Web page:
Index Seminum (Dorpat) 2. 1824. 1824
Biennials or perennials; usually glabrous, except blade auricles often ciliate. Stems (1–)2–6(–10) dm. Basal leaves: petiole (0.5–)1–7(–15) cm, (rarely ciliate basally); blade usually lyrate-pinnatifid, (1–)1.5–6(–11) cm, lobes (0, 1, or) 2–4 (or 5) on each side, lateral lobes oblong or ovate, 0.2–1 cm × 1–5 mm, not fleshy, margins entire, terminal lobe 1.5–5 cm × 10–25 mm. Cauline leaves: blade usually lyrate-pinnatifid (sometimes undivided and margins coarsely toothed or subentire), lateral lobes 1–4, (usually oblong or ovate, rarely lanceolate, to 2 × 1 cm), margins entire, (terminal lobe to 5 × 3 cm, margins usually entire or repand, rarely dentate); conspicuously auriculate, auricles ovate or narrowly oblong, (to 8 × 5 mm, margins entire). Fruiting pedicels erect or ascending, (2–)3–6(–7) mm, terete or subquadrangular, stout, (narrower than fruit). Flowers: sepals 2.5–3.5 × 1–1.5 mm, lateral pair slightly saccate basally, margins scarious, (subapically sparsely pubescent or glabrous); petals yellow or pale yellow, oblanceolate, 5–7(–8) × (1.5–)2–3 mm, base attenuate, apex rounded; filaments 3–4.5 mm; anthers 1 mm; ovules (24–)26–36 per ovary; gynophore to 0.5 mm. Fruits erect to erect-ascending, rarely appressed to rachis, torulose, terete to subquadrangular, (2.5–)3.1–4(–4.5) cm × 1.5–2 mm; style stout, 0.5–1.2(–2) mm. Seeds brown, somewhat plump, ovoid or oblong, 1.2–1.5 × 0.9–1 mm. 2n = 16.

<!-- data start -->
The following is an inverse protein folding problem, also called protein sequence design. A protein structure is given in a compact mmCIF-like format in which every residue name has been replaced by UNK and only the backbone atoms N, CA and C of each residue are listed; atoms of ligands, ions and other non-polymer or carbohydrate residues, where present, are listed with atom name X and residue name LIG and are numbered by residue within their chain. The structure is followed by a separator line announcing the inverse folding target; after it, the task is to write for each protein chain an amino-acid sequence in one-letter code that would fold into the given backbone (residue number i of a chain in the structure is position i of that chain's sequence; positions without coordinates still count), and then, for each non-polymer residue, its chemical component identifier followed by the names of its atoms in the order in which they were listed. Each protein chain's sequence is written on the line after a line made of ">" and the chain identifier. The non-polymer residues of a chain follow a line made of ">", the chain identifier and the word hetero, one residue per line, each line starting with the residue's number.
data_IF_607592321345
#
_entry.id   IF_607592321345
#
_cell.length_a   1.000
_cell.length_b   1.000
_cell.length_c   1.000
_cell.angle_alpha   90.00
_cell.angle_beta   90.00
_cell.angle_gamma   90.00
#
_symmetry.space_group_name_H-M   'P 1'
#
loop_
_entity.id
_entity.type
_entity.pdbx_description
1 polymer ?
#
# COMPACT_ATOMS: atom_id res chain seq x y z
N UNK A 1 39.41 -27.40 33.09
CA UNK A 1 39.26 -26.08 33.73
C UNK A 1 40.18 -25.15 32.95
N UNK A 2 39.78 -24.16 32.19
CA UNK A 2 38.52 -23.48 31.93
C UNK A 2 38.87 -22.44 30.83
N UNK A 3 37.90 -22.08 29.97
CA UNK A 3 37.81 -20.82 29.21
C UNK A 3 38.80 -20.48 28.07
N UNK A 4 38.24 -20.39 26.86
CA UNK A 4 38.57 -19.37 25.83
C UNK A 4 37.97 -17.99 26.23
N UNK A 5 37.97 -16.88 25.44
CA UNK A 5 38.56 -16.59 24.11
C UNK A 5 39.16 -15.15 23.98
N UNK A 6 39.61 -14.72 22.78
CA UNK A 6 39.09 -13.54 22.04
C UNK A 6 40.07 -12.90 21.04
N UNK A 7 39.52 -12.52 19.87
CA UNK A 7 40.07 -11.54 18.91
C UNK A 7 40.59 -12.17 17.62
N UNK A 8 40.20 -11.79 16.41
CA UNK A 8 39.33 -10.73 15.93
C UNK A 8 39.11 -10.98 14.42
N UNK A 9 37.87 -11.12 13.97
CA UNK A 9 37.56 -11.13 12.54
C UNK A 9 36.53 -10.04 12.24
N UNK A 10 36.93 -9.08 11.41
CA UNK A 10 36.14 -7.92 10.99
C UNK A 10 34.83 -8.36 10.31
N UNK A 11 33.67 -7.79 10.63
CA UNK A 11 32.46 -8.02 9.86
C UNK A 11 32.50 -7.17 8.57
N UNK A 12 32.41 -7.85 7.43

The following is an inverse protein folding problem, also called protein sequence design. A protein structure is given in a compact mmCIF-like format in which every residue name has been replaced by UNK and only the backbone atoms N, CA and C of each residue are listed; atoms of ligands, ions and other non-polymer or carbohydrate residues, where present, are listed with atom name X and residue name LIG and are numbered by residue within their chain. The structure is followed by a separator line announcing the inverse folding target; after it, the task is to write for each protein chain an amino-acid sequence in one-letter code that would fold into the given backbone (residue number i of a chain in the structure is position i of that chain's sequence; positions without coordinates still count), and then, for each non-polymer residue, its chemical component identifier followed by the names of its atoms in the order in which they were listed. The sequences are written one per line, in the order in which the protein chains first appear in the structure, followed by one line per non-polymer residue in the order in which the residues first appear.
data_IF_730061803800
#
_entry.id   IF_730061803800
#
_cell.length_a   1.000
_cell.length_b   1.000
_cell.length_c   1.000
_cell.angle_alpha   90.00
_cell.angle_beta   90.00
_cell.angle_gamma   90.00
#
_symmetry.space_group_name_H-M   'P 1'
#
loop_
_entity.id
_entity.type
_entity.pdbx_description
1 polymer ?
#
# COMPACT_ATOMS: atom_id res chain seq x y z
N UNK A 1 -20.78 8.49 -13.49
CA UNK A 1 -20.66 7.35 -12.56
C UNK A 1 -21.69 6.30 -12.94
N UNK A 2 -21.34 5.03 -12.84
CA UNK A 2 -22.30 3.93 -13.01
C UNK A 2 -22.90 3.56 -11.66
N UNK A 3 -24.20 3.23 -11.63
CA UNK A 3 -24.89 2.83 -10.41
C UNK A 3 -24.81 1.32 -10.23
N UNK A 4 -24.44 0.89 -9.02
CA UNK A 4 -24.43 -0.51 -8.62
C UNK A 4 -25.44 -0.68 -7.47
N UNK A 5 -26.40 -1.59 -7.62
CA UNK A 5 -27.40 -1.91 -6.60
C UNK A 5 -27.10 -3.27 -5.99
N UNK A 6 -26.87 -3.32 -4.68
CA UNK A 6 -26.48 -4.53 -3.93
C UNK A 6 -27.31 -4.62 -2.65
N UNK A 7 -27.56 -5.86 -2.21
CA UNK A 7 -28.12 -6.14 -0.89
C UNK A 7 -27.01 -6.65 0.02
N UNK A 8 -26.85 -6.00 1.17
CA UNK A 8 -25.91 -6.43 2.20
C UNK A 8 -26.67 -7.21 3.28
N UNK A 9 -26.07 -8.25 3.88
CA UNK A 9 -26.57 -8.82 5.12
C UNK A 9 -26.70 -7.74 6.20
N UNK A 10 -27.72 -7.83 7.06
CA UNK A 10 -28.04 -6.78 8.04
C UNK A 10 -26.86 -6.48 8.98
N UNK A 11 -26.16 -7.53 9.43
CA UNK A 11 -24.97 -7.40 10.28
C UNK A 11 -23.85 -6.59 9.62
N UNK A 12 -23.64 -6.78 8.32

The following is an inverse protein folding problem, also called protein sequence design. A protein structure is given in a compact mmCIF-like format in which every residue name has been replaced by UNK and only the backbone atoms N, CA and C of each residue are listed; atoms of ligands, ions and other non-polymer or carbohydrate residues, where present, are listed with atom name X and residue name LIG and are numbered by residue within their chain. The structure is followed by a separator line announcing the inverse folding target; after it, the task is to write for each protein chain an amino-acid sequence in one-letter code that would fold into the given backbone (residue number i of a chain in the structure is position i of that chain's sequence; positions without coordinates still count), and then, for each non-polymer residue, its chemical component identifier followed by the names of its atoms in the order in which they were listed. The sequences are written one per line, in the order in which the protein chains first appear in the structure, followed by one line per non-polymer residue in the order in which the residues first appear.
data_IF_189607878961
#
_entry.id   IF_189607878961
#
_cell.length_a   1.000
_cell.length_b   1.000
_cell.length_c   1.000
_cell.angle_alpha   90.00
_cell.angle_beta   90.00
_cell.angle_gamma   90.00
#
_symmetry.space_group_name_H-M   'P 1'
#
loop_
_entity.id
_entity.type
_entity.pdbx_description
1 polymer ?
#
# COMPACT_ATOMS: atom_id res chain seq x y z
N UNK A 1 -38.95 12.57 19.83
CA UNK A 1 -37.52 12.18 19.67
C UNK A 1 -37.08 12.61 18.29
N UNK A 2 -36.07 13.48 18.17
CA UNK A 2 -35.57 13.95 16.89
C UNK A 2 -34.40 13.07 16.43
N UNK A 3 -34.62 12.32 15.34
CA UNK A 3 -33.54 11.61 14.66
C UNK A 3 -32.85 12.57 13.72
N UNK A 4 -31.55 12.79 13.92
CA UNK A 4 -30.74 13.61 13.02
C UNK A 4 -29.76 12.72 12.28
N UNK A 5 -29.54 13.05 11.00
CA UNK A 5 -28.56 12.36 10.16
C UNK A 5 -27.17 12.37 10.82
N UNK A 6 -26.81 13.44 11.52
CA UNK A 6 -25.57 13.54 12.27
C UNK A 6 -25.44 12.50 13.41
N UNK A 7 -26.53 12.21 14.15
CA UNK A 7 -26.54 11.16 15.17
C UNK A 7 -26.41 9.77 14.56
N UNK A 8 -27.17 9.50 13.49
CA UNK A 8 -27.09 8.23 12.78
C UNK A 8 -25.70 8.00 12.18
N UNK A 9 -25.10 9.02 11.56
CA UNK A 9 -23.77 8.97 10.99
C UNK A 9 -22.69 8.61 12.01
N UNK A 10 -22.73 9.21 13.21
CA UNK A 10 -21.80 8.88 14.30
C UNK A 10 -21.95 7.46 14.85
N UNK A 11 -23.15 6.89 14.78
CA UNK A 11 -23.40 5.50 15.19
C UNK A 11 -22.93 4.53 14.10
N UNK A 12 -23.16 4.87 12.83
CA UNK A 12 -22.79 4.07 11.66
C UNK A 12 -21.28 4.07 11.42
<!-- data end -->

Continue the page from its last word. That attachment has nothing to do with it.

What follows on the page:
Phenology: Flowering Mar–Jul.
Habitat: Open grassland, sandbars, scree, alpine meadows, ledges, rocky cliffs, forests, streamsides, railroad embankment, boggy ground, gravel pits, moist grassy slopes
Elevation: 0-3400 m
Alta., B.C., Man., N.B., Nfld. and Labr., N.W.T., Ont., Que., Sask., Yukon, Alaska, Ariz., Calif., Colo., Idaho, Maine, Mich., Minn., Mont., Nev., N.H., N.Mex., Oreg., S.Dak., Utah, Wash., Wyo., e, c Asia.
M. L. Fernald (1909) reported the southwestern Asian Barbarea plantaginea de Candolle from Alaska, but it is certain that his records were based on plants of B. orthoceras, which is rather rare in New England, where it appears to be restricted to portions of northern Maine and New Hampshire.